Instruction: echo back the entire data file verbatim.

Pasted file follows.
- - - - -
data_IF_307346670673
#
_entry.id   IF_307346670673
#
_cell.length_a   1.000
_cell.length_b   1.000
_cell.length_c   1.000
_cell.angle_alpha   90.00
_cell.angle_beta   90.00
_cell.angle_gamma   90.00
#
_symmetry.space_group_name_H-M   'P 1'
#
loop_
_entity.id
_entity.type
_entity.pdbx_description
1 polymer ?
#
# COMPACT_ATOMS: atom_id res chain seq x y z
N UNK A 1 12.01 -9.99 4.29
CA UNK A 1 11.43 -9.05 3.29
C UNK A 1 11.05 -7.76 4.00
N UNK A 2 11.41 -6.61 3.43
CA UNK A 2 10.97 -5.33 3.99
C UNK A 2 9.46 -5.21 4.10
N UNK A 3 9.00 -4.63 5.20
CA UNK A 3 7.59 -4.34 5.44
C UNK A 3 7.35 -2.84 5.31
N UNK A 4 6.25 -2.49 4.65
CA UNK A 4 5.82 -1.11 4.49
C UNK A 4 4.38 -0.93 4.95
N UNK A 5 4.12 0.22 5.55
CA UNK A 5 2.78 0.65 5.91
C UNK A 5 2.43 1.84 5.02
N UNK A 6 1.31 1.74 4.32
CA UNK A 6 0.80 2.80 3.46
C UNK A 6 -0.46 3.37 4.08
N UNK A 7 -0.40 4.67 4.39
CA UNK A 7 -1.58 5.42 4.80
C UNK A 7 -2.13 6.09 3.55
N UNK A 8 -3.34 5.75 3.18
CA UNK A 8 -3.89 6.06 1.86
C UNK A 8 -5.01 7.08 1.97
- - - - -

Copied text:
data_IF_307346670673
#
_entry.id   IF_307346670673
#
_cell.length_a   1.000
_cell.length_b   1.000
_cell.length_c   1.000
_cell.angle_alpha   90.00
_cell.angle_beta   90.00
_cell.angle_gamma   90.00
#
_symmetry.space_group_name_H-M   'P 1'
#
loop_
_entity.id
_entity.type
_entity.pdbx_description
1 polymer ?
#
# COMPACT_ATOMS: atom_id res chain seq x y z
N UNK A 1 12.01 -9.99 4.29
CA UNK A 1 11.43 -9.05 3.29
C UNK A 1 11.05 -7.76 4.00
N UNK A 2 11.41 -6.61 3.43
CA UNK A 2 10.97 -5.33 3.99
C UNK A 2 9.46 -5.21 4.10
N UNK A 3 9.00 -4.63 5.20
CA UNK A 3 7.59 -4.34 5.44
C UNK A 3 7.35 -2.84 5.31
N UNK A 4 6.25 -2.49 4.65
CA UNK A 4 5.82 -1.11 4.49
C UNK A 4 4.38 -0.93 4.95
N UNK A 5 4.12 0.22 5.55
CA UNK A 5 2.78 0.65 5.91
C UNK A 5 2.43 1.84 5.02
N UNK A 6 1.31 1.74 4.32
CA UNK A 6 0.80 2.80 3.46
C UNK A 6 -0.46 3.37 4.08
N UNK A 7 -0.40 4.67 4.39
CA UNK A 7 -1.58 5.42 4.80
C UNK A 7 -2.13 6.09 3.55
N UNK A 8 -3.34 5.75 3.18
CA UNK A 8 -3.89 6.06 1.86
C UNK A 8 -5.01 7.08 1.97